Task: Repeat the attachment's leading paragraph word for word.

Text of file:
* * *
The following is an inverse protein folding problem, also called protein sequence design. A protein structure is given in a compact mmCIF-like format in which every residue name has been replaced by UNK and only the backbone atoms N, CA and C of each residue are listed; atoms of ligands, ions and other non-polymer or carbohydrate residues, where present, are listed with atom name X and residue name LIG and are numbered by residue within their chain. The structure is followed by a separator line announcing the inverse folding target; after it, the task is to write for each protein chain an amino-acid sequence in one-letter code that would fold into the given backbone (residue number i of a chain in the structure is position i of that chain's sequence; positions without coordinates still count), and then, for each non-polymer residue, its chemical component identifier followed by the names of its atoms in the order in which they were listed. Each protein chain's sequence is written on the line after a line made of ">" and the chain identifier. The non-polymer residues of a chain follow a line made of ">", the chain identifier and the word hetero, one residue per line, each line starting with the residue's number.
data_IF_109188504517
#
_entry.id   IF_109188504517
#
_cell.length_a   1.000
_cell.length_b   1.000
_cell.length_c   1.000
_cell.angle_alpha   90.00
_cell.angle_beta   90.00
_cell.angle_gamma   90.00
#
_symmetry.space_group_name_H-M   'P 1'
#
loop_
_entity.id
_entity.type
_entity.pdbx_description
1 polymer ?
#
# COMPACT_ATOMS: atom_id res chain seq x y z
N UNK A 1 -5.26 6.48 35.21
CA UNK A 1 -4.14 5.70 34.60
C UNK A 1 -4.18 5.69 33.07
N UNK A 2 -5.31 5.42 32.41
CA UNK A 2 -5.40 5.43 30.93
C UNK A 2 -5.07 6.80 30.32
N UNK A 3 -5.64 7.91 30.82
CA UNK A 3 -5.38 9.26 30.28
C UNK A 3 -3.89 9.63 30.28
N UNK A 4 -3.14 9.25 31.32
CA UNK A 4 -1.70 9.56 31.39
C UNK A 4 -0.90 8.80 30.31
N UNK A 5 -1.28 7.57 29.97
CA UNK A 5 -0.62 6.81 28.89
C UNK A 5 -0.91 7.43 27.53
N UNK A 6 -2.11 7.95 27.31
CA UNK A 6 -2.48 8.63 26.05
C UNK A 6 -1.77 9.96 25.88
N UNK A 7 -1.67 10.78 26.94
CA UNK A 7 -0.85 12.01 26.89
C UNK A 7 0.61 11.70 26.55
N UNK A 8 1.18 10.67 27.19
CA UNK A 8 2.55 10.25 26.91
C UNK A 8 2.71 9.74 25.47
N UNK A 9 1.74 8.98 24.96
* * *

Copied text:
The following is an inverse protein folding problem, also called protein sequence design. A protein structure is given in a compact mmCIF-like format in which every residue name has been replaced by UNK and only the backbone atoms N, CA and C of each residue are listed; atoms of ligands, ions and other non-polymer or carbohydrate residues, where present, are listed with atom name X and residue name LIG and are numbered by residue within their chain. The structure is followed by a separator line announcing the inverse folding target; after it, the task is to write for each protein chain an amino-acid sequence in one-letter code that would fold into the given backbone (residue number i of a chain in the structure is position i of that chain's sequence; positions without coordinates still count), and then, for each non-polymer residue, its chemical component identifier followed by the names of its atoms in the order in which they were listed. Each protein chain's sequence is written on the line after a line made of ">" and the chain identifier. The non-polymer residues of a chain follow a line made of ">", the chain identifier and the word hetero, one residue per line, each line starting with the residue's number.